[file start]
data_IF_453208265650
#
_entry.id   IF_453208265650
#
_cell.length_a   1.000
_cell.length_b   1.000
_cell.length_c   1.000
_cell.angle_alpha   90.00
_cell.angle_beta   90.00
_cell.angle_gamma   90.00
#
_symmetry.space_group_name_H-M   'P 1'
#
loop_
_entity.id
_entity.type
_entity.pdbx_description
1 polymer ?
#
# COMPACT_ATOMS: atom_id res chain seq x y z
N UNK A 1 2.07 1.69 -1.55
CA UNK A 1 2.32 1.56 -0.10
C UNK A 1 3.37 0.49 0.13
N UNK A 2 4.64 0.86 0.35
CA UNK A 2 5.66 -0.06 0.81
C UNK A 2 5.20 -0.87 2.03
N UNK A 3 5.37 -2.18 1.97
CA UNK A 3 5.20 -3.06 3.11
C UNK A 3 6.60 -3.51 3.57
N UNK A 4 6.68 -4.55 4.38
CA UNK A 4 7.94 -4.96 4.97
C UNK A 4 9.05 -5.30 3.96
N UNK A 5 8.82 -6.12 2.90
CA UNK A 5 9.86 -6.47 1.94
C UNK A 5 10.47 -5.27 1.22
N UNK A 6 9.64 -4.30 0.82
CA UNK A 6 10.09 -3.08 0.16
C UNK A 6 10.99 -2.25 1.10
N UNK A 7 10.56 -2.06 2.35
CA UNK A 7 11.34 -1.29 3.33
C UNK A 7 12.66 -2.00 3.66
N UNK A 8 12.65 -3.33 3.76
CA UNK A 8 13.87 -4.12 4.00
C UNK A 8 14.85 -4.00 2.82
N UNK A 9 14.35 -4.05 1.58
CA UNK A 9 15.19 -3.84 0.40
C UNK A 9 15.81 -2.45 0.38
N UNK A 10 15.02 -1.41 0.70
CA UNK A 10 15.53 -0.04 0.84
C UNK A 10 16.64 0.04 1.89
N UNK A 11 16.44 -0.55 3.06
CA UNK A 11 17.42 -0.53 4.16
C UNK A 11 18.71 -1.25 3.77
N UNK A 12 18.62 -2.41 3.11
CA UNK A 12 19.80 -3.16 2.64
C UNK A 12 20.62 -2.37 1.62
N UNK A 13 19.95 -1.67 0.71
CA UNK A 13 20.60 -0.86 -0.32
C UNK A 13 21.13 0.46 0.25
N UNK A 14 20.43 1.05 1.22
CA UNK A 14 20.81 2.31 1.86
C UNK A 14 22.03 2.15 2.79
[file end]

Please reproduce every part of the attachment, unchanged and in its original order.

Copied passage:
data_IF_453208265650
#
_entry.id   IF_453208265650
#
_cell.length_a   1.000
_cell.length_b   1.000
_cell.length_c   1.000
_cell.angle_alpha   90.00
_cell.angle_beta   90.00
_cell.angle_gamma   90.00
#
_symmetry.space_group_name_H-M   'P 1'
#
loop_
_entity.id
_entity.type
_entity.pdbx_description
1 polymer ?
#
# COMPACT_ATOMS: atom_id res chain seq x y z
N UNK A 1 2.07 1.69 -1.55
CA UNK A 1 2.32 1.56 -0.10
C UNK A 1 3.37 0.49 0.13
N UNK A 2 4.64 0.86 0.35
CA UNK A 2 5.66 -0.06 0.81
C UNK A 2 5.20 -0.87 2.03
N UNK A 3 5.37 -2.18 1.97
CA UNK A 3 5.20 -3.06 3.11
C UNK A 3 6.60 -3.51 3.57
N UNK A 4 6.68 -4.55 4.38
CA UNK A 4 7.94 -4.96 4.97
C UNK A 4 9.05 -5.30 3.96
N UNK A 5 8.82 -6.12 2.90
CA UNK A 5 9.86 -6.47 1.94
C UNK A 5 10.47 -5.27 1.22
N UNK A 6 9.64 -4.30 0.82
CA UNK A 6 10.09 -3.08 0.16
C UNK A 6 10.99 -2.25 1.10
N UNK A 7 10.56 -2.06 2.35
CA UNK A 7 11.34 -1.29 3.33
C UNK A 7 12.66 -2.00 3.66
N UNK A 8 12.65 -3.33 3.76
CA UNK A 8 13.87 -4.12 4.00
C UNK A 8 14.85 -4.00 2.82
N UNK A 9 14.35 -4.05 1.58
CA UNK A 9 15.19 -3.84 0.40
C UNK A 9 15.81 -2.45 0.38
N UNK A 10 15.02 -1.41 0.70
CA UNK A 10 15.53 -0.04 0.84
C UNK A 10 16.64 0.04 1.89
N UNK A 11 16.44 -0.55 3.06
CA UNK A 11 17.42 -0.53 4.16
C UNK A 11 18.71 -1.25 3.77
N UNK A 12 18.62 -2.41 3.11
CA UNK A 12 19.80 -3.16 2.64
C UNK A 12 20.62 -2.37 1.62
N UNK A 13 19.95 -1.67 0.71
CA UNK A 13 20.60 -0.86 -0.32
C UNK A 13 21.13 0.46 0.25
N UNK A 14 20.43 1.05 1.22
CA UNK A 14 20.81 2.31 1.86
C UNK A 14 22.03 2.15 2.79